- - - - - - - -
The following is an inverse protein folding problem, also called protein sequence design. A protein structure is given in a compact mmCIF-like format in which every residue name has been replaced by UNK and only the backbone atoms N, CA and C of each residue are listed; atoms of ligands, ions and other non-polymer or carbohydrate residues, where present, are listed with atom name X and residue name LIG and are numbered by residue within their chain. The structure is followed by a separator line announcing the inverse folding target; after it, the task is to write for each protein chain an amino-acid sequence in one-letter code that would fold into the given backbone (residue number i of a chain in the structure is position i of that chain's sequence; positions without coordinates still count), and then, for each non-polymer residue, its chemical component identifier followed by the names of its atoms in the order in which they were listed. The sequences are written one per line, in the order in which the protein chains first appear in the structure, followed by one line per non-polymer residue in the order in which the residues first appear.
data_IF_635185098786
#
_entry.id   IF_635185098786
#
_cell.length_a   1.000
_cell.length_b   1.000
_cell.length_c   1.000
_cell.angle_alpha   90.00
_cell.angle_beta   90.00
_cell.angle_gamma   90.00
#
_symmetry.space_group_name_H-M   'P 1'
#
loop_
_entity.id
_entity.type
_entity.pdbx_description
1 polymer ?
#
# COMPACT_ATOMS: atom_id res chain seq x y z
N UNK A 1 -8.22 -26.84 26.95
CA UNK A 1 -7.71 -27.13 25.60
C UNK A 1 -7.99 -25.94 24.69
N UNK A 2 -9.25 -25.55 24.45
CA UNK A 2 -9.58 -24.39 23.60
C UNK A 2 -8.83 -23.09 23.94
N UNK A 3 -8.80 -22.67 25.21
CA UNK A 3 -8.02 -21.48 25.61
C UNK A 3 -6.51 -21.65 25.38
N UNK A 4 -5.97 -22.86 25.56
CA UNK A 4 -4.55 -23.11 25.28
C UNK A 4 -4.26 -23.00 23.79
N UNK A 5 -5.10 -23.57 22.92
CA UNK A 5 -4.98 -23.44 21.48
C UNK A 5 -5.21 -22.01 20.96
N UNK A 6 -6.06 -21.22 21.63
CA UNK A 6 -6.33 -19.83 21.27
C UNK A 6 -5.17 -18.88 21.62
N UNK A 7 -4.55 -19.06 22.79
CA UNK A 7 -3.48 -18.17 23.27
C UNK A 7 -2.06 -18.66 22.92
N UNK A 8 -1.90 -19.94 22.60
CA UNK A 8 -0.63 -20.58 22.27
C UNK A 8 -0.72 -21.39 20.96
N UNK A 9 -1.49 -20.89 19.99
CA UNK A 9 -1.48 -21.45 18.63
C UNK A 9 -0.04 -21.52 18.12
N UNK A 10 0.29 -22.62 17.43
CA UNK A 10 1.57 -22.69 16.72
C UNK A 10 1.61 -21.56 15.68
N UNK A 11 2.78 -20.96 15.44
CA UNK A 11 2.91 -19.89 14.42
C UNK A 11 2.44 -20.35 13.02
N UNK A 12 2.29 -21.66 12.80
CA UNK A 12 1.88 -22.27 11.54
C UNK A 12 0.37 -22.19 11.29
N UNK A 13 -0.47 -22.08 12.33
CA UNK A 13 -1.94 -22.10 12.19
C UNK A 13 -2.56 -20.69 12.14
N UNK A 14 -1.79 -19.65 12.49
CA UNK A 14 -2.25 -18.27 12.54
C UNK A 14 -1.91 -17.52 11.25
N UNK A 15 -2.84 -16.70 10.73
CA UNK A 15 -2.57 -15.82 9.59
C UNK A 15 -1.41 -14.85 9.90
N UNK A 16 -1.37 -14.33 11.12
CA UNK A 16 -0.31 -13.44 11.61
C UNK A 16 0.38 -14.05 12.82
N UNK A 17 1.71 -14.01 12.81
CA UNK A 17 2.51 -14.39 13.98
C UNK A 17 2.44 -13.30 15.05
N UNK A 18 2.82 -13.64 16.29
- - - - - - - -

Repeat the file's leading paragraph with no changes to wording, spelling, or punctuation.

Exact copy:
The following is an inverse protein folding problem, also called protein sequence design. A protein structure is given in a compact mmCIF-like format in which every residue name has been replaced by UNK and only the backbone atoms N, CA and C of each residue are listed; atoms of ligands, ions and other non-polymer or carbohydrate residues, where present, are listed with atom name X and residue name LIG and are numbered by residue within their chain. The structure is followed by a separator line announcing the inverse folding target; after it, the task is to write for each protein chain an amino-acid sequence in one-letter code that would fold into the given backbone (residue number i of a chain in the structure is position i of that chain's sequence; positions without coordinates still count), and then, for each non-polymer residue, its chemical component identifier followed by the names of its atoms in the order in which they were listed. The sequences are written one per line, in the order in which the protein chains first appear in the structure, followed by one line per non-polymer residue in the order in which the residues first appear.